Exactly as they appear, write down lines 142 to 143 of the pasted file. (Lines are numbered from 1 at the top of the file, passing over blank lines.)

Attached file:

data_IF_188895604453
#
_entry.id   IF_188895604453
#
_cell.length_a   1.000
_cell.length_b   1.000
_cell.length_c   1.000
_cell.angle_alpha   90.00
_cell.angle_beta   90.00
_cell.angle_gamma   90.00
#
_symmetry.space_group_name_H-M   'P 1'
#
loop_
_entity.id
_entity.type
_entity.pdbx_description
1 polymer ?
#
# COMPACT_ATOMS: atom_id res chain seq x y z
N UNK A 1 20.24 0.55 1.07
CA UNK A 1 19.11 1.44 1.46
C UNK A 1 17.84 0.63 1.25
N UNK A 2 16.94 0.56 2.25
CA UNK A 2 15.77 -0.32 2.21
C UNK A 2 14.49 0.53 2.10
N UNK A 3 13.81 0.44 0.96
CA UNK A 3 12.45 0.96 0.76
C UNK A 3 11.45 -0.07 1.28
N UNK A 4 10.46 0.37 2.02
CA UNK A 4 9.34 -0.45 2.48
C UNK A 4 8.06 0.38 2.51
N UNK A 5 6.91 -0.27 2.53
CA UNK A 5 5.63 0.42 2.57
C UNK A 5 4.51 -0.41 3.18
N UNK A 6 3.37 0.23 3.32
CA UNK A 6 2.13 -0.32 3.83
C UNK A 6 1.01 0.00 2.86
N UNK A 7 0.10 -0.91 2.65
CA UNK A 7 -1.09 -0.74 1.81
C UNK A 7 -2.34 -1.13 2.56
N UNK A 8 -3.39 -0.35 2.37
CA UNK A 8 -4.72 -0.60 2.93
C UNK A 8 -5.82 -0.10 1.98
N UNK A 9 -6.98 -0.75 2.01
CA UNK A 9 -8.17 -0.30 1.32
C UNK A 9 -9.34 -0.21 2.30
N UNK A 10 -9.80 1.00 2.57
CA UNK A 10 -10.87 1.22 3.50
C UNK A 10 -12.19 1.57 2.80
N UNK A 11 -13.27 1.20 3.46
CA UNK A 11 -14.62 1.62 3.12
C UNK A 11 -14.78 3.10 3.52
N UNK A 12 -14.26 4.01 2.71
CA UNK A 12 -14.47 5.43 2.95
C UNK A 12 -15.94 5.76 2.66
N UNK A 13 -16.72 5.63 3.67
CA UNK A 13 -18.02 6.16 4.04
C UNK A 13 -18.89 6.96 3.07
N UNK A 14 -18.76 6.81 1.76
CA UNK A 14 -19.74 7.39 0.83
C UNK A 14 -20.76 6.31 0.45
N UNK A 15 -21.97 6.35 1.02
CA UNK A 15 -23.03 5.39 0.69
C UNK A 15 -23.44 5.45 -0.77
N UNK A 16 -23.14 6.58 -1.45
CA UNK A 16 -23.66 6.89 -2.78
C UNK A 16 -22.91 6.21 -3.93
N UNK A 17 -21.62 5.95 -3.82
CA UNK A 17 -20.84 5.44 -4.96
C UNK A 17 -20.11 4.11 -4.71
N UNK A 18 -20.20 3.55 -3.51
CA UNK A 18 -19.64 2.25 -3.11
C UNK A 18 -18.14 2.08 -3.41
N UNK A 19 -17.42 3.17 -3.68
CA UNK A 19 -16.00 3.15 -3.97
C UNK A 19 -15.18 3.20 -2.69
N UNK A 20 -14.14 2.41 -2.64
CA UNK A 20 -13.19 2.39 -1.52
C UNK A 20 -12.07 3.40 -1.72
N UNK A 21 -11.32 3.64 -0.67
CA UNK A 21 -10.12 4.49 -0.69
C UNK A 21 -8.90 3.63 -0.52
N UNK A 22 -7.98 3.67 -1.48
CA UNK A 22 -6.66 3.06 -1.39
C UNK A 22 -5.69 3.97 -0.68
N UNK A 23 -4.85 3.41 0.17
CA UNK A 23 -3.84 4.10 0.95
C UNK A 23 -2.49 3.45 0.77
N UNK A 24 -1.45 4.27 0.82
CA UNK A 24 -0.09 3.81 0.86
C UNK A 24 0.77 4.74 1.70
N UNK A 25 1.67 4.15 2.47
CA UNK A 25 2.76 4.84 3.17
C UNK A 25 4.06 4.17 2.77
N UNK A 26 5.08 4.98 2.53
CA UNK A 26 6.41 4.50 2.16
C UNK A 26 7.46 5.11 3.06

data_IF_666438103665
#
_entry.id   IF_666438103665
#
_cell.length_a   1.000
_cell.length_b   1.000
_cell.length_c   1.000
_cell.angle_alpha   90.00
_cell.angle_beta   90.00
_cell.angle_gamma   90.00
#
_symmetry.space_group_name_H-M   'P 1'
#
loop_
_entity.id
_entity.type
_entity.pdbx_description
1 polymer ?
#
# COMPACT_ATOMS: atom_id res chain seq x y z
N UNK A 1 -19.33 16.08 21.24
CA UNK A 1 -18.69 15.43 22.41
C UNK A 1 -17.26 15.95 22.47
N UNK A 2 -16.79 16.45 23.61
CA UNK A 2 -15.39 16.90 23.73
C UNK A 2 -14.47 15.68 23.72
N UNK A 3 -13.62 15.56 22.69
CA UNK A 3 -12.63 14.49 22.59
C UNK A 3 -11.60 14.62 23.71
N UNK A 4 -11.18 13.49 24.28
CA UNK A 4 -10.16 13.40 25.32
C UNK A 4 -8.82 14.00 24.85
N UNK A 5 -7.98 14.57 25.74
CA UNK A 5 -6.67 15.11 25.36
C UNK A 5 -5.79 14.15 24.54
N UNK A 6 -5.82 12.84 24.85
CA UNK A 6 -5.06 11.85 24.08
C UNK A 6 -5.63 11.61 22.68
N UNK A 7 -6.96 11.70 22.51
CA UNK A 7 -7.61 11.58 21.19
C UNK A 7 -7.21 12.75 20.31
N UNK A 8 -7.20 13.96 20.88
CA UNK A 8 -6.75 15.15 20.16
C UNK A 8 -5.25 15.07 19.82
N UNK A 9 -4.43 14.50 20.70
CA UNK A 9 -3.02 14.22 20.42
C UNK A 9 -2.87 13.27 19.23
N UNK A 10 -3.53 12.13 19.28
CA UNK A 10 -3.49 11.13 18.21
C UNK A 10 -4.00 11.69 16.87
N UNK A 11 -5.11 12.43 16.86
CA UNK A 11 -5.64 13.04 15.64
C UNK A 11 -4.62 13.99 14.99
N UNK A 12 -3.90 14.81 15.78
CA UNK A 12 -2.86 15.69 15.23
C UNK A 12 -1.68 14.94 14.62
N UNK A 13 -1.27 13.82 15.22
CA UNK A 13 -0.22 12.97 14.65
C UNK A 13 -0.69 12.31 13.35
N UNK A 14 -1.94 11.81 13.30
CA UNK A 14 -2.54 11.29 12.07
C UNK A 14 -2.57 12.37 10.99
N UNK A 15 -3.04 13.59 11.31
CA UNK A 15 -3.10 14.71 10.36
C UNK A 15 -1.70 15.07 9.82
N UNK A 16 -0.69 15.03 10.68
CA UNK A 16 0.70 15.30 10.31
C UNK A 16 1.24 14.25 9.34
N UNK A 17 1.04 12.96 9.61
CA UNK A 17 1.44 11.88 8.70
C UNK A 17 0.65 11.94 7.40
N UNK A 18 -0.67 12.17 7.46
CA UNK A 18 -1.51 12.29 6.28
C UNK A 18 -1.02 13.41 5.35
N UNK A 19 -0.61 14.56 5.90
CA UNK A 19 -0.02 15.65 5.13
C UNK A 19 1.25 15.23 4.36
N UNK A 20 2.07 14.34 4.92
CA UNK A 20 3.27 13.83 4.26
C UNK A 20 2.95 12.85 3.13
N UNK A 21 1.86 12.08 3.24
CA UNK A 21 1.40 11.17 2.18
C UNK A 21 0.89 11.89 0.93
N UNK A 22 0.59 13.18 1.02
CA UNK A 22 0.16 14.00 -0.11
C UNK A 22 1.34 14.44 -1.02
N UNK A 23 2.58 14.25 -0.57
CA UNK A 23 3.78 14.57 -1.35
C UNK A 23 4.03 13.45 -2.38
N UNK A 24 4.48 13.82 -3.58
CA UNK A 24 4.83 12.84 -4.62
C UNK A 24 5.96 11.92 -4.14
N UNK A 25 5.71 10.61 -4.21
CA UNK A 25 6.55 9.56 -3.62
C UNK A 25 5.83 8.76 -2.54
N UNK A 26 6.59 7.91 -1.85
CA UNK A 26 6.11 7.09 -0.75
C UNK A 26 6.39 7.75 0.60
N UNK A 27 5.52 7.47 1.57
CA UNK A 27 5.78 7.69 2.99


C UNK A 8 -5.25 15.07 19.82
N UNK A 9 -4.43 14.50 20.70